The Postgres system catalog is a voluminous tome of intriguing metadata both obvious and stupendously esoteric. When inheriting a Postgres database infrastructure from another DBA, sometimes it falls upon us to dig into the writhing confines to derive a working knowledge of its lurking denizens. The trick is to do this before they burst forth and douse us with the database’s sticky innards and it experiences a horrible untimely demise.[caption id="attachment_1421" align="aligncenter" width="600"] Bane of unwatched databases everywhere.[/caption]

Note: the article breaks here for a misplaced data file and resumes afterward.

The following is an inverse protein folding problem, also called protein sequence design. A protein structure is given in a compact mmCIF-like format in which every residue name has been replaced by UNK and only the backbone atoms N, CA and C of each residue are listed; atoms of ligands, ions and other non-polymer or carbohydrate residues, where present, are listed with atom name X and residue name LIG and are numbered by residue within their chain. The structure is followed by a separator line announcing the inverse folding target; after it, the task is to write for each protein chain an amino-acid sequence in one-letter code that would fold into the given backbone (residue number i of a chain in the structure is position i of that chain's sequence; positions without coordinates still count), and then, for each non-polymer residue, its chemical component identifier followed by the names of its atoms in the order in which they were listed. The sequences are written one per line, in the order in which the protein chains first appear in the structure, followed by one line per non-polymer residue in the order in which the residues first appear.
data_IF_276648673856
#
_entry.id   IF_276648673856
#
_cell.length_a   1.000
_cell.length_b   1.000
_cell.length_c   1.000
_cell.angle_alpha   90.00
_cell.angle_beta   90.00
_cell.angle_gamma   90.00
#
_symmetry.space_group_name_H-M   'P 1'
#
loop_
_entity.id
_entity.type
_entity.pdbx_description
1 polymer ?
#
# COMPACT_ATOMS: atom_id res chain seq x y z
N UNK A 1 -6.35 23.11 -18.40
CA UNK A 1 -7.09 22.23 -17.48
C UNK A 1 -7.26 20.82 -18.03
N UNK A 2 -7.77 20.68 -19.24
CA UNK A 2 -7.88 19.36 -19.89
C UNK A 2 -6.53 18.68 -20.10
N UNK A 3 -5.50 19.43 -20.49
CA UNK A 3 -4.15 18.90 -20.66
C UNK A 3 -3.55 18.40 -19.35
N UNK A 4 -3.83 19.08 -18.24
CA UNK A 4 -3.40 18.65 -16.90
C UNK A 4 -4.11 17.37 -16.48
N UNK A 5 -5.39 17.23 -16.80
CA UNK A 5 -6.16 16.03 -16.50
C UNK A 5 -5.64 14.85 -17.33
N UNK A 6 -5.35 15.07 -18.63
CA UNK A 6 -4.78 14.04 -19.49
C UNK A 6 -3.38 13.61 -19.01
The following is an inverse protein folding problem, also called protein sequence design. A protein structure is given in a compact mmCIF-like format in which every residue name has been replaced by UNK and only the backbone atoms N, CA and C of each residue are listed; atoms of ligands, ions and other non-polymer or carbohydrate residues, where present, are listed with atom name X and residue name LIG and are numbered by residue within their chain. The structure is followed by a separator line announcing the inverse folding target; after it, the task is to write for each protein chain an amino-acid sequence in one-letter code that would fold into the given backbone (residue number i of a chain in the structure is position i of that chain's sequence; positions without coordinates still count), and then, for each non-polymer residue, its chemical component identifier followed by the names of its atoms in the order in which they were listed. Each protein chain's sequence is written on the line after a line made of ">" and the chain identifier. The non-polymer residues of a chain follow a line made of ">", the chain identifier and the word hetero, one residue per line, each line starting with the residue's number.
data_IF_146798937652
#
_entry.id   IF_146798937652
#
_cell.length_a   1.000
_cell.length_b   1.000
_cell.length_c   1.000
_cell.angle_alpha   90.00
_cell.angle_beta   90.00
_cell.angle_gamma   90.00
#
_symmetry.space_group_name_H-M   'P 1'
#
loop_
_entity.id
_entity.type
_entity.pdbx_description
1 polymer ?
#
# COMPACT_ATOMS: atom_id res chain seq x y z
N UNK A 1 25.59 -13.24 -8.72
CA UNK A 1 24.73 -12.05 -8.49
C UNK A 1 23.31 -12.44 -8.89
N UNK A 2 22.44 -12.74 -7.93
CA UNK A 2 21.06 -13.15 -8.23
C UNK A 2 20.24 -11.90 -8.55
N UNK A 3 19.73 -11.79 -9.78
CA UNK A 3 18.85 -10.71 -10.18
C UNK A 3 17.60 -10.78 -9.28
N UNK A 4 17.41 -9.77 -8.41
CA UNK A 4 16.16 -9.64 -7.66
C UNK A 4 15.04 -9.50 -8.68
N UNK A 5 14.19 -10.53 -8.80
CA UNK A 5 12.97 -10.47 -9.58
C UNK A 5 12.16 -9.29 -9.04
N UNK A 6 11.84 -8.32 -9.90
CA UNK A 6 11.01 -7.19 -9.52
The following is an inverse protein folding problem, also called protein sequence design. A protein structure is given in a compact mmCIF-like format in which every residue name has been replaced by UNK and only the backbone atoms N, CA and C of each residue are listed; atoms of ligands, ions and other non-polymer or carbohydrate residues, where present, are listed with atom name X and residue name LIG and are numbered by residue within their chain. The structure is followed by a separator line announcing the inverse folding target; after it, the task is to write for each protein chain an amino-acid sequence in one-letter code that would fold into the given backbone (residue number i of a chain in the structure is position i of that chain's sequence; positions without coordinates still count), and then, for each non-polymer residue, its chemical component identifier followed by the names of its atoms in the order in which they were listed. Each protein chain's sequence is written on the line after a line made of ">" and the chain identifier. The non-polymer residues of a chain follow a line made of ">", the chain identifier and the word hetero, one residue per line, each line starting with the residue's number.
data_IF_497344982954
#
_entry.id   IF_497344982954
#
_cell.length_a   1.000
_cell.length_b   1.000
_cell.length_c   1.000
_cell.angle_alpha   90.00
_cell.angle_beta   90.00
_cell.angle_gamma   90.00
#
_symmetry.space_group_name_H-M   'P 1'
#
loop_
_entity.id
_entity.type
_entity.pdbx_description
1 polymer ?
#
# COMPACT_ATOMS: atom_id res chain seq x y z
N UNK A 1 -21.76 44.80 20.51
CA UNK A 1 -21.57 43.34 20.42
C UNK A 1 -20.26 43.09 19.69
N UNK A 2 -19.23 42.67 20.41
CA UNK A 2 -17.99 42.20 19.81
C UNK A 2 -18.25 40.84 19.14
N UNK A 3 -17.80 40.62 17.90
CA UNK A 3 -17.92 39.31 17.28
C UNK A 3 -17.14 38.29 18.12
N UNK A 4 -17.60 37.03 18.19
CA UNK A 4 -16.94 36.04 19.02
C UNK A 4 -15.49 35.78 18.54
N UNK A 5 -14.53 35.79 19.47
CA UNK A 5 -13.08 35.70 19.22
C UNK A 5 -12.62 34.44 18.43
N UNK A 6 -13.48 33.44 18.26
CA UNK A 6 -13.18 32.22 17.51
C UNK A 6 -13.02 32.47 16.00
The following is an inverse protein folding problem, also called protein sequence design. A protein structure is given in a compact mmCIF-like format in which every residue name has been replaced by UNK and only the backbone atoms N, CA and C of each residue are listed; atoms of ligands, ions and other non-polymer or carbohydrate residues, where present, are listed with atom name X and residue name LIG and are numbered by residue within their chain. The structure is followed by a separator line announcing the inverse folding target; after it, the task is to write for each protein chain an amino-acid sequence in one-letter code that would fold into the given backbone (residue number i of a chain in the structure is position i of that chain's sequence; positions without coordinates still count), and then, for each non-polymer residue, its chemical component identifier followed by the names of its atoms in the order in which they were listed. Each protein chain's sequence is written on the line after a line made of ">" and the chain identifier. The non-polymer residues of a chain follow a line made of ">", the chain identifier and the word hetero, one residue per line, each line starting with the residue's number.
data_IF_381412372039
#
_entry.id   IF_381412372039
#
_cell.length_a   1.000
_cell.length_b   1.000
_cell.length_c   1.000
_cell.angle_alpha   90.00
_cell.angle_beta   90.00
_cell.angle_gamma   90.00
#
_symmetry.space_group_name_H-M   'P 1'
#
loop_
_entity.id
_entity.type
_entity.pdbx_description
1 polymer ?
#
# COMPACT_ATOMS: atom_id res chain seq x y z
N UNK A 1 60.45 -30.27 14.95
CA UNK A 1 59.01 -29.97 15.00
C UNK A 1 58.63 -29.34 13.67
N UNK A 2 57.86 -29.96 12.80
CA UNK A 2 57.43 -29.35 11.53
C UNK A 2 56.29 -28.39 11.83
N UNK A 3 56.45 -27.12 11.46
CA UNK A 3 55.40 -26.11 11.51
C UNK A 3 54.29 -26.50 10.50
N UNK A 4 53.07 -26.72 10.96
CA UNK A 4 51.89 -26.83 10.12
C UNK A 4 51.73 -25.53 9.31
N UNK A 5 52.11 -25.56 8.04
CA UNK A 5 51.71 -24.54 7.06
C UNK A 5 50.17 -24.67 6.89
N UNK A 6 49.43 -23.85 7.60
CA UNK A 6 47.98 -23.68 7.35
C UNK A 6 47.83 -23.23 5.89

Every good database engine has a system catalog that describes the myriad of structures that model and preserve our data. Of course this is expected, as it would be somewhat silly for a database system not to use tables to represent its internal mechanisms. But that doesn’t mean they have to be humanly readable, or even make sense without a series of views or esoteric functions to decipher them. The information_schema standard serves a necessary role in that regard, and the Postgres implementation is extremely comprehensive. Yet the regular Postgres catalog is also fairly simple, so let’s explore and see what we find.